Over the next several months, Perseverance will be exploring a four sq km patch of the crater floor, from where it will collect soil samples.
The Perseverance rover trundling the surface of Mars began its most critical mission phase — looking for ancient microbial life. This phase of the mission began on June 1, the Joint Propulsion Laboratory said in a statement as the rover left the “Octavia E. Butler” landing site.
During the first few weeks of the science operations phase, the rover will drive up to a low-lying scenic overlook in the Jazero crater, from where it will survey some of the oldest geological features using its auto-navigation and sampling systems. “The goal is to find four spots to collect samples,” JPL said.
Over the next several months, Perseverance will be exploring a four sq km patch of the crater floor, from where it will collect soil samples to be returned to Earth in future missions. “We are putting the rover’s commissioning phase as well as the landing site in our rearview mirror and hitting the road,” said Jennifer Trosper, Perseverance project manager.This image looking west toward the Séítah geologic unit on Mars was taken from the height of 33 feet (10 meters) by NASA’s Ingenuity Mars helicopter during its sixth flight. (Photo: JPL)
Perseverance’s science goal
The SUV-sized rover is the most advanced laboratory on wheels to have landed on Mars in the last decade. The science goal of the mission includes studying the Jezero region in order to understand the geology and past habitability of the environment in the area and to search for signs of ancient microscopic life. During the science phase, the rover will also take measurements and test technologies to support future human and robotic explorations.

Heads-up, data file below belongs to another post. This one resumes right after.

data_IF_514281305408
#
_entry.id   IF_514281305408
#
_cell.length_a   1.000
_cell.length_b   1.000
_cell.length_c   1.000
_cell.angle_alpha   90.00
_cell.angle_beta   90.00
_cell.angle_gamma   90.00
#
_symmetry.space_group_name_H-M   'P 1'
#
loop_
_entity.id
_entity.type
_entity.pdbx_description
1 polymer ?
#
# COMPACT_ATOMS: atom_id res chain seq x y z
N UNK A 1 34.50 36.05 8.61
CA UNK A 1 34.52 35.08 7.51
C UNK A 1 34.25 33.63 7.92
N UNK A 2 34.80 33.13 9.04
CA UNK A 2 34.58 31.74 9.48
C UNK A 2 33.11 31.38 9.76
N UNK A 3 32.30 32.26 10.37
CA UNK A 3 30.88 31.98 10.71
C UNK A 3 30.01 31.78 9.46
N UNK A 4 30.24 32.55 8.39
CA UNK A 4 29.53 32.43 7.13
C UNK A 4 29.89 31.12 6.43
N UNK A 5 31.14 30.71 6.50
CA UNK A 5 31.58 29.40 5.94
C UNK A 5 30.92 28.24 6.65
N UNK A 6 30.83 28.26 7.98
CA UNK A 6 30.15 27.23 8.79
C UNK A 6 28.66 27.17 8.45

In a bid to collect unique samples, the rover will explore two geologic units in which Jezero’s deepest and most ancient layers of exposed bedrock and other intriguing geologic features can be found. According to JPL, the first unit, called “the Crater Floor Fractured Rough,” is the crater-filled floor of Jezero. The adjacent unit, named “Séítah” (meaning ‘amidst the sand’ in the Navajo language), has its fair share of Mars bedrock.
This annotated image of Jezero Crater depicts the routes for Perseverance’s first science campaign (yellow hash marks) as well as its second (light-yellow hash marks). (Photo: JPL)
JPL has mapped the route that the rover will take to reach its new destination, along with optional turnoffs and labelled areas of interest and potential obstructions.
The first science campaign will be completed when the rover returns to the landing site with the samples in its casings after travelling nearly 2.5 to 5 kilometres. During the first phase, up to eight of Perseverance’s 43 sample tubes could be filled with Mars rock and regolith, following which the rover will travel toward the location of its second science campaign: Jezero’s delta region.
Scientists believe that the delta region is the confluence of an ancient river and a lake and rich in carbonates minerals that can preserve fossilised signs of ancient life on Earth.